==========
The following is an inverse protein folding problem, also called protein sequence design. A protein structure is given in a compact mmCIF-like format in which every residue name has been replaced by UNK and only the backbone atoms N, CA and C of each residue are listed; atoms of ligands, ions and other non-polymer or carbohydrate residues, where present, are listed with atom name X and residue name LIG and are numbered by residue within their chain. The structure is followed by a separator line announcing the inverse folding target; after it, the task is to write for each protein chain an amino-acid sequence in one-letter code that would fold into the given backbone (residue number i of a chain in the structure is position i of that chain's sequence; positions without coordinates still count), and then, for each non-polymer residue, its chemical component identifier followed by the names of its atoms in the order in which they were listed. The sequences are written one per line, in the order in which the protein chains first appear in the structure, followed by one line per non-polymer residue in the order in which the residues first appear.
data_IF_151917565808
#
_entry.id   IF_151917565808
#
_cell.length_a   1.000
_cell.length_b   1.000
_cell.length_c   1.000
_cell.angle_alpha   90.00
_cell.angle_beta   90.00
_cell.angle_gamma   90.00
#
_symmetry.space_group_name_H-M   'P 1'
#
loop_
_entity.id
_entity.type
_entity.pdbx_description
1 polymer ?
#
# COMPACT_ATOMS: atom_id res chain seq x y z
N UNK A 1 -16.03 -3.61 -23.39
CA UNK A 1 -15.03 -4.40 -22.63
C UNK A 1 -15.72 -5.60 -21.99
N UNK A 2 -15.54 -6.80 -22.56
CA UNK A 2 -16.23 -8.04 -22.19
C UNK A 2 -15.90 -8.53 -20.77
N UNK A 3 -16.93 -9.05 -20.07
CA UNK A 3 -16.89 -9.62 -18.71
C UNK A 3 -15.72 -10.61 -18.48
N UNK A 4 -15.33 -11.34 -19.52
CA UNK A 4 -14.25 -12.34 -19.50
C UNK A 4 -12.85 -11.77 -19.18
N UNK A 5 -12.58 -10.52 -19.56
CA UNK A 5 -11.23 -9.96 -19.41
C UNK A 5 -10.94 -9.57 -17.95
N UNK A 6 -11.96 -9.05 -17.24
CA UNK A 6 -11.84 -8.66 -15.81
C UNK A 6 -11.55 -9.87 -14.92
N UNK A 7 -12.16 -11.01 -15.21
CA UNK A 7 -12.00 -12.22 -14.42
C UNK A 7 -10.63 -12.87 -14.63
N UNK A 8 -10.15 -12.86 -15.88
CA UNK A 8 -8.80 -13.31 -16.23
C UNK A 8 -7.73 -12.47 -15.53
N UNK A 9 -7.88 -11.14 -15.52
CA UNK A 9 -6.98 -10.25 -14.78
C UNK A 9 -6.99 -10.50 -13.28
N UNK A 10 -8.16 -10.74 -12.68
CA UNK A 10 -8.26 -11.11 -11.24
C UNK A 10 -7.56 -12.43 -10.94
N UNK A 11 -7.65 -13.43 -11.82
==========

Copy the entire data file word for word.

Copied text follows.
The following is an inverse protein folding problem, also called protein sequence design. A protein structure is given in a compact mmCIF-like format in which every residue name has been replaced by UNK and only the backbone atoms N, CA and C of each residue are listed; atoms of ligands, ions and other non-polymer or carbohydrate residues, where present, are listed with atom name X and residue name LIG and are numbered by residue within their chain. The structure is followed by a separator line announcing the inverse folding target; after it, the task is to write for each protein chain an amino-acid sequence in one-letter code that would fold into the given backbone (residue number i of a chain in the structure is position i of that chain's sequence; positions without coordinates still count), and then, for each non-polymer residue, its chemical component identifier followed by the names of its atoms in the order in which they were listed. The sequences are written one per line, in the order in which the protein chains first appear in the structure, followed by one line per non-polymer residue in the order in which the residues first appear.
data_IF_151917565808
#
_entry.id   IF_151917565808
#
_cell.length_a   1.000
_cell.length_b   1.000
_cell.length_c   1.000
_cell.angle_alpha   90.00
_cell.angle_beta   90.00
_cell.angle_gamma   90.00
#
_symmetry.space_group_name_H-M   'P 1'
#
loop_
_entity.id
_entity.type
_entity.pdbx_description
1 polymer ?
#
# COMPACT_ATOMS: atom_id res chain seq x y z
N UNK A 1 -16.03 -3.61 -23.39
CA UNK A 1 -15.03 -4.40 -22.63
C UNK A 1 -15.72 -5.60 -21.99
N UNK A 2 -15.54 -6.80 -22.56
CA UNK A 2 -16.23 -8.04 -22.19
C UNK A 2 -15.90 -8.53 -20.77
N UNK A 3 -16.93 -9.05 -20.07
CA UNK A 3 -16.89 -9.62 -18.71
C UNK A 3 -15.72 -10.61 -18.48
N UNK A 4 -15.33 -11.34 -19.52
CA UNK A 4 -14.25 -12.34 -19.50
C UNK A 4 -12.85 -11.77 -19.18
N UNK A 5 -12.58 -10.52 -19.56
CA UNK A 5 -11.23 -9.96 -19.41
C UNK A 5 -10.94 -9.57 -17.95
N UNK A 6 -11.96 -9.05 -17.24
CA UNK A 6 -11.84 -8.66 -15.81
C UNK A 6 -11.55 -9.87 -14.92
N UNK A 7 -12.16 -11.01 -15.21
CA UNK A 7 -12.00 -12.22 -14.42
C UNK A 7 -10.63 -12.87 -14.63
N UNK A 8 -10.15 -12.86 -15.88
CA UNK A 8 -8.80 -13.31 -16.23
C UNK A 8 -7.73 -12.47 -15.53
N UNK A 9 -7.88 -11.14 -15.52
CA UNK A 9 -6.98 -10.25 -14.78
C UNK A 9 -6.99 -10.50 -13.28
N UNK A 10 -8.16 -10.74 -12.68
CA UNK A 10 -8.26 -11.11 -11.24
C UNK A 10 -7.56 -12.43 -10.94
N UNK A 11 -7.65 -13.43 -11.82